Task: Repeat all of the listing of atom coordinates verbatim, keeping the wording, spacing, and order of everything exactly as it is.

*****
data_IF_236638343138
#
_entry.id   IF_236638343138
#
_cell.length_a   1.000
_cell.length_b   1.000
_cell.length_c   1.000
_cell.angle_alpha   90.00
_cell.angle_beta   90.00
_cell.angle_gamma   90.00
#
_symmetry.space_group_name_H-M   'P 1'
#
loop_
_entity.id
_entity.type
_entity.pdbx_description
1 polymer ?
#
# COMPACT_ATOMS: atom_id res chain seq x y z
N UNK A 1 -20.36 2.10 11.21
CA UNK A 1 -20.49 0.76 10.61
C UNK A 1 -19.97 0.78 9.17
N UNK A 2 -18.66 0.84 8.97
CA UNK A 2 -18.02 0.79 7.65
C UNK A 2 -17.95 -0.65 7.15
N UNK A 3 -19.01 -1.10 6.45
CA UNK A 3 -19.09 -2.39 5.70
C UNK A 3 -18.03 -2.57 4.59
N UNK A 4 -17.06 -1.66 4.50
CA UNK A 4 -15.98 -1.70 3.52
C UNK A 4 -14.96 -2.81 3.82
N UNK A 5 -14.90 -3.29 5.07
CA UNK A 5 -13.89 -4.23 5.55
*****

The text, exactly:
data_IF_236638343138
#
_entry.id   IF_236638343138
#
_cell.length_a   1.000
_cell.length_b   1.000
_cell.length_c   1.000
_cell.angle_alpha   90.00
_cell.angle_beta   90.00
_cell.angle_gamma   90.00
#
_symmetry.space_group_name_H-M   'P 1'
#
loop_
_entity.id
_entity.type
_entity.pdbx_description
1 polymer ?
#
# COMPACT_ATOMS: atom_id res chain seq x y z
N UNK A 1 -20.36 2.10 11.21
CA UNK A 1 -20.49 0.76 10.61
C UNK A 1 -19.97 0.78 9.17
N UNK A 2 -18.66 0.84 8.97
CA UNK A 2 -18.02 0.79 7.65
C UNK A 2 -17.95 -0.65 7.15
N UNK A 3 -19.01 -1.10 6.45
CA UNK A 3 -19.09 -2.39 5.70
C UNK A 3 -18.03 -2.57 4.59
N UNK A 4 -17.06 -1.66 4.50
CA UNK A 4 -15.98 -1.70 3.52
C UNK A 4 -14.96 -2.81 3.82
N UNK A 5 -14.90 -3.29 5.07
CA UNK A 5 -13.89 -4.23 5.55